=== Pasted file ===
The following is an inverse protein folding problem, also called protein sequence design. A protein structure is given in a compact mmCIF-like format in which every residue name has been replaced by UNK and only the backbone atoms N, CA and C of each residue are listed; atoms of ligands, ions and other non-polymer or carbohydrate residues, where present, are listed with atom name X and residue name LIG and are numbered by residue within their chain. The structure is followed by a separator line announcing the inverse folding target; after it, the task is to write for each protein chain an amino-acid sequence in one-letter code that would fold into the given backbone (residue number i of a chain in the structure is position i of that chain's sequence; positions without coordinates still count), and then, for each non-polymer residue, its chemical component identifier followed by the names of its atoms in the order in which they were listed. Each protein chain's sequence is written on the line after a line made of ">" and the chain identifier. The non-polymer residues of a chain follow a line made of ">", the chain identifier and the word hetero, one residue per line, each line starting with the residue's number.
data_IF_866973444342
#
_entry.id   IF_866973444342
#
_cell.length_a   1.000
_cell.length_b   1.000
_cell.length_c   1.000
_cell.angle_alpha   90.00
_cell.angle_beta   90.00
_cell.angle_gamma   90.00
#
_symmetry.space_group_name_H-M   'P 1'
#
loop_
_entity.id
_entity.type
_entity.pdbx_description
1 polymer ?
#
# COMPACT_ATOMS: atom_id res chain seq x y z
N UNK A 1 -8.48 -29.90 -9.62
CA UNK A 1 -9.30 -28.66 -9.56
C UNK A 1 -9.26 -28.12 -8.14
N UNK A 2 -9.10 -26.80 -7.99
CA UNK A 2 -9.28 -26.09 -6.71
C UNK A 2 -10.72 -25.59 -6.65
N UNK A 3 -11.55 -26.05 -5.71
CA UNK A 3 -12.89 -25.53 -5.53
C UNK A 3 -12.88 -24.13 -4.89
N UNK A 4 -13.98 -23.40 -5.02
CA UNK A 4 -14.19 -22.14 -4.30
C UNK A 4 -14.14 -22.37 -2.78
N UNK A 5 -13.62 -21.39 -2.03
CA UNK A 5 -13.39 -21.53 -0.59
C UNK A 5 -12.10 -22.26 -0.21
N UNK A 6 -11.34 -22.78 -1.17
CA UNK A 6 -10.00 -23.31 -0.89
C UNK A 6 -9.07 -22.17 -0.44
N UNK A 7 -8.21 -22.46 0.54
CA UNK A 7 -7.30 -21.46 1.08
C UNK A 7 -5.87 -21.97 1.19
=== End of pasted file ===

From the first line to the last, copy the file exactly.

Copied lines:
The following is an inverse protein folding problem, also called protein sequence design. A protein structure is given in a compact mmCIF-like format in which every residue name has been replaced by UNK and only the backbone atoms N, CA and C of each residue are listed; atoms of ligands, ions and other non-polymer or carbohydrate residues, where present, are listed with atom name X and residue name LIG and are numbered by residue within their chain. The structure is followed by a separator line announcing the inverse folding target; after it, the task is to write for each protein chain an amino-acid sequence in one-letter code that would fold into the given backbone (residue number i of a chain in the structure is position i of that chain's sequence; positions without coordinates still count), and then, for each non-polymer residue, its chemical component identifier followed by the names of its atoms in the order in which they were listed. Each protein chain's sequence is written on the line after a line made of ">" and the chain identifier. The non-polymer residues of a chain follow a line made of ">", the chain identifier and the word hetero, one residue per line, each line starting with the residue's number.
data_IF_866973444342
#
_entry.id   IF_866973444342
#
_cell.length_a   1.000
_cell.length_b   1.000
_cell.length_c   1.000
_cell.angle_alpha   90.00
_cell.angle_beta   90.00
_cell.angle_gamma   90.00
#
_symmetry.space_group_name_H-M   'P 1'
#
loop_
_entity.id
_entity.type
_entity.pdbx_description
1 polymer ?
#
# COMPACT_ATOMS: atom_id res chain seq x y z
N UNK A 1 -8.48 -29.90 -9.62
CA UNK A 1 -9.30 -28.66 -9.56
C UNK A 1 -9.26 -28.12 -8.14
N UNK A 2 -9.10 -26.80 -7.99
CA UNK A 2 -9.28 -26.09 -6.71
C UNK A 2 -10.72 -25.59 -6.65
N UNK A 3 -11.55 -26.05 -5.71
CA UNK A 3 -12.89 -25.53 -5.53
C UNK A 3 -12.88 -24.13 -4.89
N UNK A 4 -13.98 -23.40 -5.02
CA UNK A 4 -14.19 -22.14 -4.30
C UNK A 4 -14.14 -22.37 -2.78
N UNK A 5 -13.62 -21.39 -2.03
CA UNK A 5 -13.39 -21.53 -0.59
C UNK A 5 -12.10 -22.26 -0.21
N UNK A 6 -11.34 -22.78 -1.17
CA UNK A 6 -10.00 -23.31 -0.89
C UNK A 6 -9.07 -22.17 -0.44
N UNK A 7 -8.21 -22.46 0.54
CA UNK A 7 -7.30 -21.46 1.08
C UNK A 7 -5.87 -21.97 1.19